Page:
- Booster Gold #5, by Geoff Johns, Jeff Katz, Dan Jurgens & Norm Rapmund (DC)
- Countdown to Infinite Crisis #20 of 52 (backwards), by Paul Dini, Adam Beechen, Keith Giffen, Howard Porter & Art Thibert (DC)
- Fables #68, by Bill Willingham, Mark Buckingham & Steve Leialoha (DC/Vertigo)
- Salvation Run #2 of 7, by Bill Willingham, Sean Chen & Walden Wong (DC)
- Suicide Squad: Raise the Flag #4 of 8, by John Ostrander, Javier Pina & Robin Riggs (DC)
- Fantastic Four #552, by Dwayne McDuffie, Paul Pelletier & Rick Magyar (Marvel)
- Nova #9, by Dan Abnett, Andy Lanning, Wellington Alves, Wellington Diaz & Nelson Pereira (Marvel)
- B.P.R.D.: Killing Ground #5 of 5, by Mike Mignola, John Arcudi & Guy Davis (Dark Horse)
- The Boys #13, by Garth Ennis, Darick Robertson & Peter Snejbjerg (Dynamite)
The weird thing about Salvation Run #2 is that it features almost none of the same characters who headlined issue #1, which is to say that the Flash’s rogues gallery is shoved to the side in favor of, first, a group of truly marginal villains trying to survive in the alien world to which they’ve been exiled, and second, the Joker and another heavyweight villain who arrives at the end of the issue.
Willingham goes all-out with the brutality here, with minor characters being gruesomely mauled, and showing that the Joker – whom you’d think wouldn’t be in a great position to survive on an alien jungle world inasmuch as he has no super-powers and mainly relies on lurking in the shadows – can adapt with the best of them even among this group of psychopaths. Unfortunately, as much as I like Sean Chen’s artwork, I don’t think he draw a great Joker, and this is especially brought home by Dan Jurgens’ rendition in Booster Gold this same week.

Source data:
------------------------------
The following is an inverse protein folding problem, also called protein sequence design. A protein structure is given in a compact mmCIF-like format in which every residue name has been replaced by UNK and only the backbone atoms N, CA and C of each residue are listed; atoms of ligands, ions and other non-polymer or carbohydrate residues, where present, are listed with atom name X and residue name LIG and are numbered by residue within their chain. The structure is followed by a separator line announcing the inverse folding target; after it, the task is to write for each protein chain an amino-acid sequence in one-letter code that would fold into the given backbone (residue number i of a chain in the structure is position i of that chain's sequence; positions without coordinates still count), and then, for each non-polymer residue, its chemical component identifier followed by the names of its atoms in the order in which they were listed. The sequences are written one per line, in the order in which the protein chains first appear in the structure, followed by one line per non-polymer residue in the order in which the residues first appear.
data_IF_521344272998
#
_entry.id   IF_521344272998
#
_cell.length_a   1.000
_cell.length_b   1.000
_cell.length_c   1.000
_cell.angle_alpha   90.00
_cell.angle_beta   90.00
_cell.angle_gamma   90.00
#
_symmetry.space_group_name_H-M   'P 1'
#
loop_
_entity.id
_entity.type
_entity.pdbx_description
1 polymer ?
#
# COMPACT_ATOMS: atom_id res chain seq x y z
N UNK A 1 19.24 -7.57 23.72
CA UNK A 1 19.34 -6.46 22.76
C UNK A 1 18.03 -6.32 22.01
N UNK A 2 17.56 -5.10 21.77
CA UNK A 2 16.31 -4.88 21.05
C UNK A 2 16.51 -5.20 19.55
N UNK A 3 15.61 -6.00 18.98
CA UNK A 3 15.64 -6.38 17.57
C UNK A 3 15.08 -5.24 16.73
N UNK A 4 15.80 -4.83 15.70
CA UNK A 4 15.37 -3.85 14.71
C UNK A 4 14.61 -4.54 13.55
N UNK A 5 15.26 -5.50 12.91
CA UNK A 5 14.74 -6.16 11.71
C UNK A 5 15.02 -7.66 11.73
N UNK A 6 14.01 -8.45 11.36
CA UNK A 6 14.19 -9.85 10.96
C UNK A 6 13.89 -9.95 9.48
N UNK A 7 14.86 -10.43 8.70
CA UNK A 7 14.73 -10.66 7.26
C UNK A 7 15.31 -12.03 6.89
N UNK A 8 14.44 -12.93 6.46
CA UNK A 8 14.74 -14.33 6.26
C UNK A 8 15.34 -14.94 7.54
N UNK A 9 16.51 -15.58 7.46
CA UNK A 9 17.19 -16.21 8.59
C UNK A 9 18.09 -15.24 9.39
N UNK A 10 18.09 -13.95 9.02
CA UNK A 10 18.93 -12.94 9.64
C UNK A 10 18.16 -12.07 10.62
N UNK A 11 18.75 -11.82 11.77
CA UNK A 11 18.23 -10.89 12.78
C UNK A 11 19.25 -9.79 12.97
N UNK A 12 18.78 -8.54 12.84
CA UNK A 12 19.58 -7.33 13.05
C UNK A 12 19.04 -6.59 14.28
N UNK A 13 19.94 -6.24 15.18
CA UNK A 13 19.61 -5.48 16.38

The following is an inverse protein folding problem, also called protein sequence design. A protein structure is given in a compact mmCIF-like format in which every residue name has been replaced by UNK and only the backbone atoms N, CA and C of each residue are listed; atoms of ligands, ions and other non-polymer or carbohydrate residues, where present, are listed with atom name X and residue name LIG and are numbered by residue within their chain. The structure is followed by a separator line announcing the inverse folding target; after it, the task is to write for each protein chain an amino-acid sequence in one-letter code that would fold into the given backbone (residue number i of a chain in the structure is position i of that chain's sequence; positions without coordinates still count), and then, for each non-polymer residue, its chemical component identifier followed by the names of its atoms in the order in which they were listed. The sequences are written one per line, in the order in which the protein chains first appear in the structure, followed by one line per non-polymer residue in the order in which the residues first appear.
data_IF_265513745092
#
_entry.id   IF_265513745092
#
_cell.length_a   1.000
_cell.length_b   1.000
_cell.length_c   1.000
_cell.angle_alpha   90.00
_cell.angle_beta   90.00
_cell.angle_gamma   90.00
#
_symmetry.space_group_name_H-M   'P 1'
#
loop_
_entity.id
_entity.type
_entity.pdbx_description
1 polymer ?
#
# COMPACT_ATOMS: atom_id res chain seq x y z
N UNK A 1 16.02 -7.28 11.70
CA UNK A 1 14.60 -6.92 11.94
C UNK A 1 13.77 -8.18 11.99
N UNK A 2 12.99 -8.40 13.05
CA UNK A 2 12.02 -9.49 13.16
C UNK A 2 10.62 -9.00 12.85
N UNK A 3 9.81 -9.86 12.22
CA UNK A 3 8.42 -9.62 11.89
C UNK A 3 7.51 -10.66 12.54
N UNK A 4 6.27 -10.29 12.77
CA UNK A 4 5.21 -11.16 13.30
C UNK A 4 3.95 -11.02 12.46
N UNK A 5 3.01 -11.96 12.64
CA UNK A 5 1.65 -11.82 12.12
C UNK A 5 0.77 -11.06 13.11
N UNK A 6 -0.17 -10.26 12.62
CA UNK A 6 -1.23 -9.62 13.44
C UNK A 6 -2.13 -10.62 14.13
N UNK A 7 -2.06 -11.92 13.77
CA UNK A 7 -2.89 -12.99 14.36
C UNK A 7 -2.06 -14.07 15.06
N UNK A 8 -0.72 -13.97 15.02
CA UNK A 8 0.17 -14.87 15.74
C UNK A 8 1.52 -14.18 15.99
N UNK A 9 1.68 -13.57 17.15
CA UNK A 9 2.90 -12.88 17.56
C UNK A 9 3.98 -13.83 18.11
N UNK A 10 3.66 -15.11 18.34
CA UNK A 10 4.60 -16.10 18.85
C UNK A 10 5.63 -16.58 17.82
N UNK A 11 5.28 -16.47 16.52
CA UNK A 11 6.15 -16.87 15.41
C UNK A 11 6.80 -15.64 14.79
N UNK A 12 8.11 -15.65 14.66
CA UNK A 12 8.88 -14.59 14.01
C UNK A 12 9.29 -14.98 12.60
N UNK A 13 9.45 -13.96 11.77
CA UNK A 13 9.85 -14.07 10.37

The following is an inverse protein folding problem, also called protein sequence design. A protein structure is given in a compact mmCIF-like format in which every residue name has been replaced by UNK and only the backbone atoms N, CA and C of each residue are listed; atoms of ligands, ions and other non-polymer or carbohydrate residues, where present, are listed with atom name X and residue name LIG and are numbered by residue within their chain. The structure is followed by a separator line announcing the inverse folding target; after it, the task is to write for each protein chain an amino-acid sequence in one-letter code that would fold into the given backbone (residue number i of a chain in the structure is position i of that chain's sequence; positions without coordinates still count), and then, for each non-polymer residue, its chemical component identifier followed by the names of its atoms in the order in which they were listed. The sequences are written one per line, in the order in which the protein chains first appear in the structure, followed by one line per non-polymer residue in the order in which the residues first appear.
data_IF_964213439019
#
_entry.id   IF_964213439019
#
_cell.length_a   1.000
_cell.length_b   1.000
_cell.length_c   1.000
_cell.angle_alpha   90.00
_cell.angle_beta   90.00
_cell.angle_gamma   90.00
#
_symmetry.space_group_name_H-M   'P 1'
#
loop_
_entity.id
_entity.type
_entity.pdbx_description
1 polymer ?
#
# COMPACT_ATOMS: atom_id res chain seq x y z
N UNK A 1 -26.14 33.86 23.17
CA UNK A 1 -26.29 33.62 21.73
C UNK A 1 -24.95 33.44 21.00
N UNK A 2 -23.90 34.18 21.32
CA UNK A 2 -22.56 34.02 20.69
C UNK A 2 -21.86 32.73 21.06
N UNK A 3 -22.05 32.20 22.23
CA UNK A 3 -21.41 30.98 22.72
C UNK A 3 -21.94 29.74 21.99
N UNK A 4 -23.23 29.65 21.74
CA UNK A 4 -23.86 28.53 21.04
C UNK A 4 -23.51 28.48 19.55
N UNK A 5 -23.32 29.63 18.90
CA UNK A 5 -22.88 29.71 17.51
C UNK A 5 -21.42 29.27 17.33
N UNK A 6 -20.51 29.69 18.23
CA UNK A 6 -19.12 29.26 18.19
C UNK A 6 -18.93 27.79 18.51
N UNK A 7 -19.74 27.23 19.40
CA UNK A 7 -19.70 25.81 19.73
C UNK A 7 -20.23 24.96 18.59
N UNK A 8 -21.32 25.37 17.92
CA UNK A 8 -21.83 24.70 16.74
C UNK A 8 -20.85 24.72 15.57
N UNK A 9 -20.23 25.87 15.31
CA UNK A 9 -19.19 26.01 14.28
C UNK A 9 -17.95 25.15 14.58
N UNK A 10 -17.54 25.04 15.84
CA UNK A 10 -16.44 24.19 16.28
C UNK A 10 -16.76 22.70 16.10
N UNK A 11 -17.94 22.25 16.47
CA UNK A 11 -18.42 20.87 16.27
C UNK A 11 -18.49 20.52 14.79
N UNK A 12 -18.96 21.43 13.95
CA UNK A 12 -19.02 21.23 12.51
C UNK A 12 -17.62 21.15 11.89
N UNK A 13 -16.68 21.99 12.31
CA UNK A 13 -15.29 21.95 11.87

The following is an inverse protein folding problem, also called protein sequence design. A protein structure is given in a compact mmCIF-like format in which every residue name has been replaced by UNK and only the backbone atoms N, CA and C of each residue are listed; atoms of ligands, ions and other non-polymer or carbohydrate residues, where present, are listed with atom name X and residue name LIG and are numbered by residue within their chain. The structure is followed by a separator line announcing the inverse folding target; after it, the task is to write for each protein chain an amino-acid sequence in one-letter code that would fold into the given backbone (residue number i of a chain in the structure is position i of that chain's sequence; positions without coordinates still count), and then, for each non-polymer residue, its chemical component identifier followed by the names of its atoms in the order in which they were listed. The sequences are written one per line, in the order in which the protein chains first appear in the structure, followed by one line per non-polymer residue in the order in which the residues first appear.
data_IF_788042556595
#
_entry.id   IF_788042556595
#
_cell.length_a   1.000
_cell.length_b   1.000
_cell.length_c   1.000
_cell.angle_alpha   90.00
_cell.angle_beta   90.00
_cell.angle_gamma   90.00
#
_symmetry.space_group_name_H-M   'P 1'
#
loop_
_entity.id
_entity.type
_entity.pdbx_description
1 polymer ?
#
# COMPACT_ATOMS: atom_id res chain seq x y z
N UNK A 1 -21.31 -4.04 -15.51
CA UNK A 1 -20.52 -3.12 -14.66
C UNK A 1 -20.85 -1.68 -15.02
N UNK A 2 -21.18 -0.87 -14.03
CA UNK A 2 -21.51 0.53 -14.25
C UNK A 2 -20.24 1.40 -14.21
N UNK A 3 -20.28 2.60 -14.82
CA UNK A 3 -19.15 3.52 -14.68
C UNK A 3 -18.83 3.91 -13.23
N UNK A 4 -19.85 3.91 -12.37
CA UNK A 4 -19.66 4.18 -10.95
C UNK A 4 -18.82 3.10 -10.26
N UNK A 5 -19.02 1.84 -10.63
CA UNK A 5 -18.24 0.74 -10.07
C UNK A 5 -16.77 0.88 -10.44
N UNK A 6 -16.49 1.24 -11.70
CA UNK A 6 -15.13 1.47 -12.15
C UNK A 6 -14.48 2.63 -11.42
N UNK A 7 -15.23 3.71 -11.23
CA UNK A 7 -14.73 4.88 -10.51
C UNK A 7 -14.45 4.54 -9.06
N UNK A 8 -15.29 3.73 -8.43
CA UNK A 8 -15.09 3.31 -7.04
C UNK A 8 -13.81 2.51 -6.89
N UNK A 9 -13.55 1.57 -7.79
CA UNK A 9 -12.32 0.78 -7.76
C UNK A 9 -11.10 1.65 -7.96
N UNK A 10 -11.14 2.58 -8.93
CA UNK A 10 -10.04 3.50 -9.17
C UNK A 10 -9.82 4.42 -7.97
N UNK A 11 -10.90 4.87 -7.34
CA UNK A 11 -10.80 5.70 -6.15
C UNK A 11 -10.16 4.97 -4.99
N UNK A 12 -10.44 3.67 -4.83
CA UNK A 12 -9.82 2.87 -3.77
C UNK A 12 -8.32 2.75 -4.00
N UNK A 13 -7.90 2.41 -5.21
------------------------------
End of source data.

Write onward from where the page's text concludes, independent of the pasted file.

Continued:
We also get to see what a bunch of bastards the current Suicide Squad are, which seems like a rather simplistic reading of John Ostrander’s nuanced portrayal in Suicide Squad, which also came out this week.
In other words, it seems like Willingham is phoning in the script for this one, as it relies mainly on being shocking and bloody and not much else. So – as the saying goes – if you like this sort of thing, then this is the sort of thing you’ll like. Personally, I’m disappointed.
When you’re Grant Morrison you can get away with outlandish things in the mainstream DC Universe, such as taking the brain of General Wade Eiling – one of the main supporting characters in the 80s series Captain Atom – and planting it in the body of the indestructible construct The Shaggy Man.